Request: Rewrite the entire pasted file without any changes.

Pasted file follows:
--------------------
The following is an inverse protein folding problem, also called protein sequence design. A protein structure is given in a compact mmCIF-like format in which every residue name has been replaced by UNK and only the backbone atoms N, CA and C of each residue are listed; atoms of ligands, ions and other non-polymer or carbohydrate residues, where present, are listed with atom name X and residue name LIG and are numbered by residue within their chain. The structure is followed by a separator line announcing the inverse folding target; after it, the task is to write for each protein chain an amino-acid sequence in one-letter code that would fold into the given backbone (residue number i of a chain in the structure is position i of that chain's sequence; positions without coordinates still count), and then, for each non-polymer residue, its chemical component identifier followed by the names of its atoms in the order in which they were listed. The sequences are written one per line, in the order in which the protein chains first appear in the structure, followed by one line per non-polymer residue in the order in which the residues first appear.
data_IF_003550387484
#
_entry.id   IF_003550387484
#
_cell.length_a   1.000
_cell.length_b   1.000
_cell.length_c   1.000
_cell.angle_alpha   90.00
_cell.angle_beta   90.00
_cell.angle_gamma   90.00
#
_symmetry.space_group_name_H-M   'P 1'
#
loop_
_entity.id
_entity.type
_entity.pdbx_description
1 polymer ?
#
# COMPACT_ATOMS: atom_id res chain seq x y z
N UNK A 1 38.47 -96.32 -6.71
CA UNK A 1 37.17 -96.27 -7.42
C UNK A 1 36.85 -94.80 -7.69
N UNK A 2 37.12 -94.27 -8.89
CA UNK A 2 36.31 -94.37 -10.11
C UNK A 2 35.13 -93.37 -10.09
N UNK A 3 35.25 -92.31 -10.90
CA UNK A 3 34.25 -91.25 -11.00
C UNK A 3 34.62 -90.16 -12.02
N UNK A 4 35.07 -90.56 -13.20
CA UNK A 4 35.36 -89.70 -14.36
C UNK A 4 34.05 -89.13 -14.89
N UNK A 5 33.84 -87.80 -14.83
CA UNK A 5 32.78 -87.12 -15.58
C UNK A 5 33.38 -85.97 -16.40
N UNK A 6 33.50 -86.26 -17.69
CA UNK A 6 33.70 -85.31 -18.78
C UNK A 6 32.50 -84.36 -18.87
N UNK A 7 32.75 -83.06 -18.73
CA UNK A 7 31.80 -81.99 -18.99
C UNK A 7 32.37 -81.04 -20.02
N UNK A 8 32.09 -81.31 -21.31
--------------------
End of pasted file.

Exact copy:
The following is an inverse protein folding problem, also called protein sequence design. A protein structure is given in a compact mmCIF-like format in which every residue name has been replaced by UNK and only the backbone atoms N, CA and C of each residue are listed; atoms of ligands, ions and other non-polymer or carbohydrate residues, where present, are listed with atom name X and residue name LIG and are numbered by residue within their chain. The structure is followed by a separator line announcing the inverse folding target; after it, the task is to write for each protein chain an amino-acid sequence in one-letter code that would fold into the given backbone (residue number i of a chain in the structure is position i of that chain's sequence; positions without coordinates still count), and then, for each non-polymer residue, its chemical component identifier followed by the names of its atoms in the order in which they were listed. The sequences are written one per line, in the order in which the protein chains first appear in the structure, followed by one line per non-polymer residue in the order in which the residues first appear.
data_IF_003550387484
#
_entry.id   IF_003550387484
#
_cell.length_a   1.000
_cell.length_b   1.000
_cell.length_c   1.000
_cell.angle_alpha   90.00
_cell.angle_beta   90.00
_cell.angle_gamma   90.00
#
_symmetry.space_group_name_H-M   'P 1'
#
loop_
_entity.id
_entity.type
_entity.pdbx_description
1 polymer ?
#
# COMPACT_ATOMS: atom_id res chain seq x y z
N UNK A 1 38.47 -96.32 -6.71
CA UNK A 1 37.17 -96.27 -7.42
C UNK A 1 36.85 -94.80 -7.69
N UNK A 2 37.12 -94.27 -8.89
CA UNK A 2 36.31 -94.37 -10.11
C UNK A 2 35.13 -93.37 -10.09
N UNK A 3 35.25 -92.31 -10.90
CA UNK A 3 34.25 -91.25 -11.00
C UNK A 3 34.62 -90.16 -12.02
N UNK A 4 35.07 -90.56 -13.20
CA UNK A 4 35.36 -89.70 -14.36
C UNK A 4 34.05 -89.13 -14.89
N UNK A 5 33.84 -87.80 -14.83
CA UNK A 5 32.78 -87.12 -15.58
C UNK A 5 33.38 -85.97 -16.40
N UNK A 6 33.50 -86.26 -17.69
CA UNK A 6 33.70 -85.31 -18.78
C UNK A 6 32.50 -84.36 -18.87
N UNK A 7 32.75 -83.06 -18.73
CA UNK A 7 31.80 -81.99 -18.99
C UNK A 7 32.37 -81.04 -20.02
N UNK A 8 32.09 -81.31 -21.31